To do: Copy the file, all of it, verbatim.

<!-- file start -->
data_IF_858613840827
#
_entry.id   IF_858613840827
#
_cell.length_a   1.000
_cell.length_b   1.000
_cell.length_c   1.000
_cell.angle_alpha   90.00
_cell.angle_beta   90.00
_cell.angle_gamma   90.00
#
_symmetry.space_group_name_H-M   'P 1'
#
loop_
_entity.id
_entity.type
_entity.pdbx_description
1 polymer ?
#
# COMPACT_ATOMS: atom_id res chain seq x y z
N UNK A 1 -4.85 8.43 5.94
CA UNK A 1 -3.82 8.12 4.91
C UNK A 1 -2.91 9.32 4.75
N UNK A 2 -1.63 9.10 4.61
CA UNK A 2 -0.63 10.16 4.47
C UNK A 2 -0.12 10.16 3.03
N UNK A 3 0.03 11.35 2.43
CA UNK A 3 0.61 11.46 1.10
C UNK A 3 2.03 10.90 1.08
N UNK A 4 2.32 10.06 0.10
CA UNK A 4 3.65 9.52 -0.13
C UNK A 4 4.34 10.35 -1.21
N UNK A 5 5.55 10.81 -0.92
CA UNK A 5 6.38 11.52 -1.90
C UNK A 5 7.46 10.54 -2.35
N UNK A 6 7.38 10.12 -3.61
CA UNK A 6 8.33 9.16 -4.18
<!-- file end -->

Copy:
data_IF_858613840827
#
_entry.id   IF_858613840827
#
_cell.length_a   1.000
_cell.length_b   1.000
_cell.length_c   1.000
_cell.angle_alpha   90.00
_cell.angle_beta   90.00
_cell.angle_gamma   90.00
#
_symmetry.space_group_name_H-M   'P 1'
#
loop_
_entity.id
_entity.type
_entity.pdbx_description
1 polymer ?
#
# COMPACT_ATOMS: atom_id res chain seq x y z
N UNK A 1 -4.85 8.43 5.94
CA UNK A 1 -3.82 8.12 4.91
C UNK A 1 -2.91 9.32 4.75
N UNK A 2 -1.63 9.10 4.61
CA UNK A 2 -0.63 10.16 4.47
C UNK A 2 -0.12 10.16 3.03
N UNK A 3 0.03 11.35 2.43
CA UNK A 3 0.61 11.46 1.10
C UNK A 3 2.03 10.90 1.08
N UNK A 4 2.32 10.06 0.10
CA UNK A 4 3.65 9.52 -0.13
C UNK A 4 4.34 10.35 -1.21
N UNK A 5 5.55 10.81 -0.92
CA UNK A 5 6.38 11.52 -1.90
C UNK A 5 7.46 10.54 -2.35
N UNK A 6 7.38 10.12 -3.61
CA UNK A 6 8.33 9.16 -4.18